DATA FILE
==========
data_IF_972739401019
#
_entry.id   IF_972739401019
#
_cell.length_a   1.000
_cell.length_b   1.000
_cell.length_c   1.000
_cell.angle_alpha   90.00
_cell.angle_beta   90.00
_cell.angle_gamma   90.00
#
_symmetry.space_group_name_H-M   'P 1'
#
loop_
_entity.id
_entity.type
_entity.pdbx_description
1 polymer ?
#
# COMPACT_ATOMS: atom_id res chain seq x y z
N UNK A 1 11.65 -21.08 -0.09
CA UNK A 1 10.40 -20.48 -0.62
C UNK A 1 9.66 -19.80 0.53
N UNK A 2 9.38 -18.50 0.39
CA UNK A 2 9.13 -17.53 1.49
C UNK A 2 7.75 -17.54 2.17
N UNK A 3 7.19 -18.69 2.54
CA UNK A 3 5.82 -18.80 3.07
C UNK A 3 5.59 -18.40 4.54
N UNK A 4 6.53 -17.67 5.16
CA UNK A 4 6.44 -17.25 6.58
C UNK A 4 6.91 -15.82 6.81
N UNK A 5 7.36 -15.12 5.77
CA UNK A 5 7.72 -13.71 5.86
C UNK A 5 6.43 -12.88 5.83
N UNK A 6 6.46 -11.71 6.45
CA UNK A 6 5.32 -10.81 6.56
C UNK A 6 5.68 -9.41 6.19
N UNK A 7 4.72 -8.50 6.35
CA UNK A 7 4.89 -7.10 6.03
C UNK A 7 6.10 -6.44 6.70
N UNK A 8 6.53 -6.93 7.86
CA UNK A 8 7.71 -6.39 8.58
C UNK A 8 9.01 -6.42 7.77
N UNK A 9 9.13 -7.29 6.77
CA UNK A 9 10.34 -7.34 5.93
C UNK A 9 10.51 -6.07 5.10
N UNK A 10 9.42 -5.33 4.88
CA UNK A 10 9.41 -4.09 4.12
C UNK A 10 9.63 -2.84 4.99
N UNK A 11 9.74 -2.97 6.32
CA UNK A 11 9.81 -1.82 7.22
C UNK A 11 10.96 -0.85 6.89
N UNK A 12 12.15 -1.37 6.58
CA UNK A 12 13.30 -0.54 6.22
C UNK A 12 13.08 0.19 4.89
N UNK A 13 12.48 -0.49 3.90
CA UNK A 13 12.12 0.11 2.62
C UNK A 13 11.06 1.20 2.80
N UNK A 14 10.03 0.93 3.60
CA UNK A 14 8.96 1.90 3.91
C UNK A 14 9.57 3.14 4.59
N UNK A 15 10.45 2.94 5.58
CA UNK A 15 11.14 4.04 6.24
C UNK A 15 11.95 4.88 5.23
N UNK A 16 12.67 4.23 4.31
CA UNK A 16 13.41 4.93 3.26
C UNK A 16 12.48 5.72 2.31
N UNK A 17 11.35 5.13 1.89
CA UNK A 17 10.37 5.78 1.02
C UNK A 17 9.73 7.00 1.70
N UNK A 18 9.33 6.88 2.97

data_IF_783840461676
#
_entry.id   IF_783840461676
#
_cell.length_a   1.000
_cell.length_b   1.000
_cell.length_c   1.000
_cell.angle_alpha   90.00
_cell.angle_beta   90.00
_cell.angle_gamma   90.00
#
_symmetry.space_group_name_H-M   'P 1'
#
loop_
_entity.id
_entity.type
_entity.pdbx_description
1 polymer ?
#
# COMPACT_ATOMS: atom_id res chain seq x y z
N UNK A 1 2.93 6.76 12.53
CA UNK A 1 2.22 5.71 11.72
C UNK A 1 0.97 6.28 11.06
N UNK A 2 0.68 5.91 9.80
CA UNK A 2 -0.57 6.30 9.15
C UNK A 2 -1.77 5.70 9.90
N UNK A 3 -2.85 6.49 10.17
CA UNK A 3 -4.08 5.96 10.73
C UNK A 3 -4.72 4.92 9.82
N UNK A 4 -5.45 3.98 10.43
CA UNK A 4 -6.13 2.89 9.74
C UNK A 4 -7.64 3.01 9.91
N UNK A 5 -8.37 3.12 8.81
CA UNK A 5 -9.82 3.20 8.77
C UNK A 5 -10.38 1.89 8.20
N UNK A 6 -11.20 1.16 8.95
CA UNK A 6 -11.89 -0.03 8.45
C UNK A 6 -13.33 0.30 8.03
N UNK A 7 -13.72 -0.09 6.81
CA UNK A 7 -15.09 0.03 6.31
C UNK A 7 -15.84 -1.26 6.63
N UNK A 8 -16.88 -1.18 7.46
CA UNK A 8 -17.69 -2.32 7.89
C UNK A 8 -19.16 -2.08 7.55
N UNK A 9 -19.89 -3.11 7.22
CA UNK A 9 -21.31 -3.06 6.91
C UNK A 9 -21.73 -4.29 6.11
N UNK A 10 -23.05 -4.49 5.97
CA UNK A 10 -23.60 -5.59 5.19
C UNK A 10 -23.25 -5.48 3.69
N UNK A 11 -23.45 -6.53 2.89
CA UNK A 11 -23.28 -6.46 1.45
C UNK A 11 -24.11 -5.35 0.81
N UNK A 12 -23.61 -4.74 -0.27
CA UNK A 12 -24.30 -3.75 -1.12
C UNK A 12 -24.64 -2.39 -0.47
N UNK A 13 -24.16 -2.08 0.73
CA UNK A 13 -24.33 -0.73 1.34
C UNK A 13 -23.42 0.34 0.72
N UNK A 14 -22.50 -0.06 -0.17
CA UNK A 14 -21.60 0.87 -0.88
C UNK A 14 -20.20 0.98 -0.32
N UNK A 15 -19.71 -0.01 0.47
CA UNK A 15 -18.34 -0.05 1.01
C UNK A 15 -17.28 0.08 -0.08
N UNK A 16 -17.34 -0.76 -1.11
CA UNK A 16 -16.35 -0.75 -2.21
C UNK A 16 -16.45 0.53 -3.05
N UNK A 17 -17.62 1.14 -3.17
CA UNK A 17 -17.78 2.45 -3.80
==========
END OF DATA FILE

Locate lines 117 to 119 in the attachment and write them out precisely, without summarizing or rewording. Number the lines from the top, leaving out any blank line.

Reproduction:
N UNK A 9 -19.89 -3.11 7.22
CA UNK A 9 -21.31 -3.06 6.91
C UNK A 9 -21.73 -4.29 6.11